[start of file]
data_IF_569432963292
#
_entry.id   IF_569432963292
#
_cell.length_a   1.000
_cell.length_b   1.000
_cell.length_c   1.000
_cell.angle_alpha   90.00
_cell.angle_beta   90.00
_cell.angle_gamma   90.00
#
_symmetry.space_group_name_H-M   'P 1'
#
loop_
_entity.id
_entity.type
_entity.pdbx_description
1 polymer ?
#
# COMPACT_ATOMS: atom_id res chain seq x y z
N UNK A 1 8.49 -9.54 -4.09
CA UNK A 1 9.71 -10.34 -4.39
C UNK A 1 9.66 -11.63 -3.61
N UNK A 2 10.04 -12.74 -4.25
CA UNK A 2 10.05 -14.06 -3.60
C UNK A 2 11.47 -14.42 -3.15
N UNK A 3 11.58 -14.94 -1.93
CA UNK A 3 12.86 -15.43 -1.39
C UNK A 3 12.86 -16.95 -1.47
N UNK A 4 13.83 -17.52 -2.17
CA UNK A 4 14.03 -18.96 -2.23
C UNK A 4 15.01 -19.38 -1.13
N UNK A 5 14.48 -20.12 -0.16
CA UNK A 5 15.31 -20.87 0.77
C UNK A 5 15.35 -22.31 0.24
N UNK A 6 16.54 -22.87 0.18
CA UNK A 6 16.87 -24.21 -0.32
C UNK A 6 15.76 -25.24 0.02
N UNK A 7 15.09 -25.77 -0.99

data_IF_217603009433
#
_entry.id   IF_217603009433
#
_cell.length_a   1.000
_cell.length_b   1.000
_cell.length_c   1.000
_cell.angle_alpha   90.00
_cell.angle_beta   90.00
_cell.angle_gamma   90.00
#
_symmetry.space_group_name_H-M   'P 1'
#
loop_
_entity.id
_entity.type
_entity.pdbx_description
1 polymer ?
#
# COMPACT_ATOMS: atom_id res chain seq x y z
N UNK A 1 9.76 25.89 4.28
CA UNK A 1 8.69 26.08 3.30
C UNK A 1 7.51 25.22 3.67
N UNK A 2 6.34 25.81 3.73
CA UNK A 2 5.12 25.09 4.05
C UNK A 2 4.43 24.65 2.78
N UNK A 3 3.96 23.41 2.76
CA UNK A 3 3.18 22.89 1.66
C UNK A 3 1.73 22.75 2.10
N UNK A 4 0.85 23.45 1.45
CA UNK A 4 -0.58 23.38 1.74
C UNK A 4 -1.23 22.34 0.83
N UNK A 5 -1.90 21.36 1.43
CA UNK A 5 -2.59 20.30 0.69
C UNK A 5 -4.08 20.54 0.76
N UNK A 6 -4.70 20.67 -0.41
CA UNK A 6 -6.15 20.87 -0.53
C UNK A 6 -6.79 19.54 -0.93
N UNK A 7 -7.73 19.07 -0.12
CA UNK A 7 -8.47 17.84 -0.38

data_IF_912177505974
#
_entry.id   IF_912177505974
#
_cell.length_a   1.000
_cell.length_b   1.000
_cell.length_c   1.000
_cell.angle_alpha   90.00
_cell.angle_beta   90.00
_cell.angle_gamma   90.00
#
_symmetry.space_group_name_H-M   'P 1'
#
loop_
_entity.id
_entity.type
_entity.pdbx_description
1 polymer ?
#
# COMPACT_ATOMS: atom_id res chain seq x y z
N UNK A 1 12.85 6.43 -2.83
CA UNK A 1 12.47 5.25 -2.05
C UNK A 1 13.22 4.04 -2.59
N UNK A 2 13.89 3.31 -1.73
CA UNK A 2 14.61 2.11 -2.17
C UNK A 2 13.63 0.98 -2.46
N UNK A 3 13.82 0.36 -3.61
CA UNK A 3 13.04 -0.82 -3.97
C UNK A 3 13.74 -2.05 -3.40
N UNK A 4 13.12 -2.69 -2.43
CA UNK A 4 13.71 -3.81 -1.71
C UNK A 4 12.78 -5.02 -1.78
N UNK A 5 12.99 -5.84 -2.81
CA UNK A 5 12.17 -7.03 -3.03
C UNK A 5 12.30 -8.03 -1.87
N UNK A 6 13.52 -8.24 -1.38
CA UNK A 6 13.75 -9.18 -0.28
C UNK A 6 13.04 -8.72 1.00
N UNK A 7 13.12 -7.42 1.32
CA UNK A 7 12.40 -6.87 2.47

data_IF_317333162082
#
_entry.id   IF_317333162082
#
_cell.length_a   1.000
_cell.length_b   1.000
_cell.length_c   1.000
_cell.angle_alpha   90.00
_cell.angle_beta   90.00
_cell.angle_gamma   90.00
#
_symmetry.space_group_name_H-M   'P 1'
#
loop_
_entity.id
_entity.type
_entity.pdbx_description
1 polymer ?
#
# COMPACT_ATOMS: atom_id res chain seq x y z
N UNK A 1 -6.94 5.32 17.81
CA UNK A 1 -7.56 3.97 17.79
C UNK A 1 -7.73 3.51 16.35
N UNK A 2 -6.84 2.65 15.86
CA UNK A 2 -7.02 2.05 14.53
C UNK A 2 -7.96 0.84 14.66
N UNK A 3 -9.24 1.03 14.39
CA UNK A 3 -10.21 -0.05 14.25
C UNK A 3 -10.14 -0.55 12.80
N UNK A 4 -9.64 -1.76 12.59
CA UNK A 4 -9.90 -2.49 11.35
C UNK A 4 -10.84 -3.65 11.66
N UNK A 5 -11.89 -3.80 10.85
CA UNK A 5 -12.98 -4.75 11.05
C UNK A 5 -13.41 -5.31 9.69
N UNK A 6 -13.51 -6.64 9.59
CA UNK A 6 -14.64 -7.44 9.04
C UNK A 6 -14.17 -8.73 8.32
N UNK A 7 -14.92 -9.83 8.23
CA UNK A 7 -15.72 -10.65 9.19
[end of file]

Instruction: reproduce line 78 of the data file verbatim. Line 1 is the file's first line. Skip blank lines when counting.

N UNK A 7 -7.73 19.07 -0.12